According to an article on the Brand Republic, Disney has been going to extremes to try to find out what works in online advertising. Disney’s extreme research involves eye tracking, heart monitoring, skin temperature readings and facial probes. A big ‘reveal’ is scheduled for later this year in New York where 200 big name advertisers are said to be preparing to be enlightened by Disney.
Truth be told, I found this report to be amusing, and apparently, I’m not alone in that feeling. The first comment on the article on the Brand Republic website is from a person who shares the same feeling that I have about Disney’s website — it’s a useless mess that is cumbersome to navigate and impossible to find useful information on once you finally get past the neverending supply of animation and gobbledygook. It seems to me Disney is putting the cart before the horse with this research. Let’s face it, most online advertising drives consumers to the advertiser’s website. What happens if your website stinks? Disney needs to take a step back and focus on fixing the online face of its brand before it tries to crack the elusive online advertising code.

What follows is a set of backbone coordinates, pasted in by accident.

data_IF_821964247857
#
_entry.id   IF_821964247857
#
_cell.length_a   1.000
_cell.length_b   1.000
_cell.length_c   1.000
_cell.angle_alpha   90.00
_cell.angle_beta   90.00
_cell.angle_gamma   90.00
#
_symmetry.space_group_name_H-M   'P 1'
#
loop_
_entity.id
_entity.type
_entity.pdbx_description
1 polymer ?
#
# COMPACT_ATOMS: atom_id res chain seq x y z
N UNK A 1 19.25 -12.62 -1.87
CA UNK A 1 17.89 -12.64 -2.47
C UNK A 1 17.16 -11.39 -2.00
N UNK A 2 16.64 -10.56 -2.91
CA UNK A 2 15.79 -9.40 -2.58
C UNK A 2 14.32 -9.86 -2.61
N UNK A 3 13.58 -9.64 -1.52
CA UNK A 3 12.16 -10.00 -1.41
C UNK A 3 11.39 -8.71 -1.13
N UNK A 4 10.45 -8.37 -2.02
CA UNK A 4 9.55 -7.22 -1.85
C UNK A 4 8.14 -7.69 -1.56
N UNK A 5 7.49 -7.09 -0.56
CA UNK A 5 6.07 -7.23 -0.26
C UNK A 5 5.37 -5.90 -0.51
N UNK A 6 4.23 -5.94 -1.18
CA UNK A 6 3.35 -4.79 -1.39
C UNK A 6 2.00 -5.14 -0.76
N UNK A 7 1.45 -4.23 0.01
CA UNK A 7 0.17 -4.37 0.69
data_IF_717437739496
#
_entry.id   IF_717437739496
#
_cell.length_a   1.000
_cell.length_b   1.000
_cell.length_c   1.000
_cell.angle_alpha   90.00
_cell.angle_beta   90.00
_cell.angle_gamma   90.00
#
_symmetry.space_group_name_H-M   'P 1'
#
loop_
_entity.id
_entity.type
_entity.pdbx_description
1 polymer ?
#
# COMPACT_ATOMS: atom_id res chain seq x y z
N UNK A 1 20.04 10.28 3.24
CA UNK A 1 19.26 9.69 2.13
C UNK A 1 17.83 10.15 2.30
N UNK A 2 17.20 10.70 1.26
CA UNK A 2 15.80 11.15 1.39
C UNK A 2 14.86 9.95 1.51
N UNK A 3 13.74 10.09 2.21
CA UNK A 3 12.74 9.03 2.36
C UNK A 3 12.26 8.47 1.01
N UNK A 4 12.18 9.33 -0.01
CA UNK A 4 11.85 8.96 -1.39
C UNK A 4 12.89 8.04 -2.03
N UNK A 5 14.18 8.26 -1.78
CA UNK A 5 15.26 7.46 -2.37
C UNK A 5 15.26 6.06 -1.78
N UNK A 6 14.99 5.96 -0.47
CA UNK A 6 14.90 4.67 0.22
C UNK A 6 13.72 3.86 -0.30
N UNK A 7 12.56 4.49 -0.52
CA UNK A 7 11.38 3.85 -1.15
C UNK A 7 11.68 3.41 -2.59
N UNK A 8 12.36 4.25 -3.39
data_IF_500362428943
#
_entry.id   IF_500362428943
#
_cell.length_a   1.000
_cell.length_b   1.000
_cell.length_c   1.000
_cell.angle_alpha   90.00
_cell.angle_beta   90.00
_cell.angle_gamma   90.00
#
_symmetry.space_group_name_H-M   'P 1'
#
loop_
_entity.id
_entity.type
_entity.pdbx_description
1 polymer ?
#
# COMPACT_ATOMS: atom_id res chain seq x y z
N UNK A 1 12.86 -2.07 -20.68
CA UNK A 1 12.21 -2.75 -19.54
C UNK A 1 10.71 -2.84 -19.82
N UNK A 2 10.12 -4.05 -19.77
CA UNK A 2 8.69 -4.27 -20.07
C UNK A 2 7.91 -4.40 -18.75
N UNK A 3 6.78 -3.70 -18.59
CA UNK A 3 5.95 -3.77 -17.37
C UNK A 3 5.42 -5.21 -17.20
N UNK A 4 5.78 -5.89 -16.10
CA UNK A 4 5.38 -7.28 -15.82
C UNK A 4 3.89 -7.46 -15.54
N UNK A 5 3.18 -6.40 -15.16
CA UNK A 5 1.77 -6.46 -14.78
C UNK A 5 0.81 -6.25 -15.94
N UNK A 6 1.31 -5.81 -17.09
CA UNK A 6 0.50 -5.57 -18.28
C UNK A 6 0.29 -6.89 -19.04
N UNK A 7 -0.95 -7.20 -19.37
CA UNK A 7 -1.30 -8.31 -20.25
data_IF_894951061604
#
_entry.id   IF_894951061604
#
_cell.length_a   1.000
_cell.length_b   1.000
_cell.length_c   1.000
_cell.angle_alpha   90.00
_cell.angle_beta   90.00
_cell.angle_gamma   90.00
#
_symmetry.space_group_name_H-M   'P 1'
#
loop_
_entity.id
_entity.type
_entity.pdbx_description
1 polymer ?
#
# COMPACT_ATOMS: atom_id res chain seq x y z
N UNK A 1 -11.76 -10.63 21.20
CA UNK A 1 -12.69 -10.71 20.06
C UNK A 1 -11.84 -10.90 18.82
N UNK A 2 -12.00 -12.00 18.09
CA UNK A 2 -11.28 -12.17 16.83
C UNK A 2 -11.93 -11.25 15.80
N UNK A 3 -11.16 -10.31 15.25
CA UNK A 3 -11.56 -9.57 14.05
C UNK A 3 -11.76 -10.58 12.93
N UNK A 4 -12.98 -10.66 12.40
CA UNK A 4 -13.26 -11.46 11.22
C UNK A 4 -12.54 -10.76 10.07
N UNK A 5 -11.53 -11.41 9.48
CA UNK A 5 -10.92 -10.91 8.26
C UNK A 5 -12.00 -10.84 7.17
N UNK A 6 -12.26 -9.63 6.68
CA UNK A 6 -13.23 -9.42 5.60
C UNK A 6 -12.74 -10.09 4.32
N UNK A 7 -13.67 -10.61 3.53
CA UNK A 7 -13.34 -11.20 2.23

I also found Brand Republic’s reference to a comment from Tracey Scheppach, video innovations director for Starcom MediaVest Group who claimed to the New York Times that Disney’s research is “completely invaluable. … Everybody is trying to figure out the ad models of the future, but nobody is doing is on this scale.”
I think it comes down to a big brand and big company throwing money into research and playing with the cool tools and toys. There is a reason why small start ups and entrepreneurs come up with many of the best online ventures and ideas. Big business can’t get out of its own way. Forget the facial probes, Disney. Build a website that doesn’t tick off visitors. And a dining reservations phone number that isn’t a complete annoyance and uses an 800 # would help, too. Believe it or not, there are people who live outside of the 407 area code who might like to make a dining reservation without coughing up $10 for a 30-minute long distance or international call that takes 45 minutes because of the inexcusably cumbersome reservation system.
What’s the lesson for brand managers to learn from this story? Forget the skin temperature readings, and instead, listen to what consumers say and give them what they want and need. Meeting consumer needs isn’t brain surgery.
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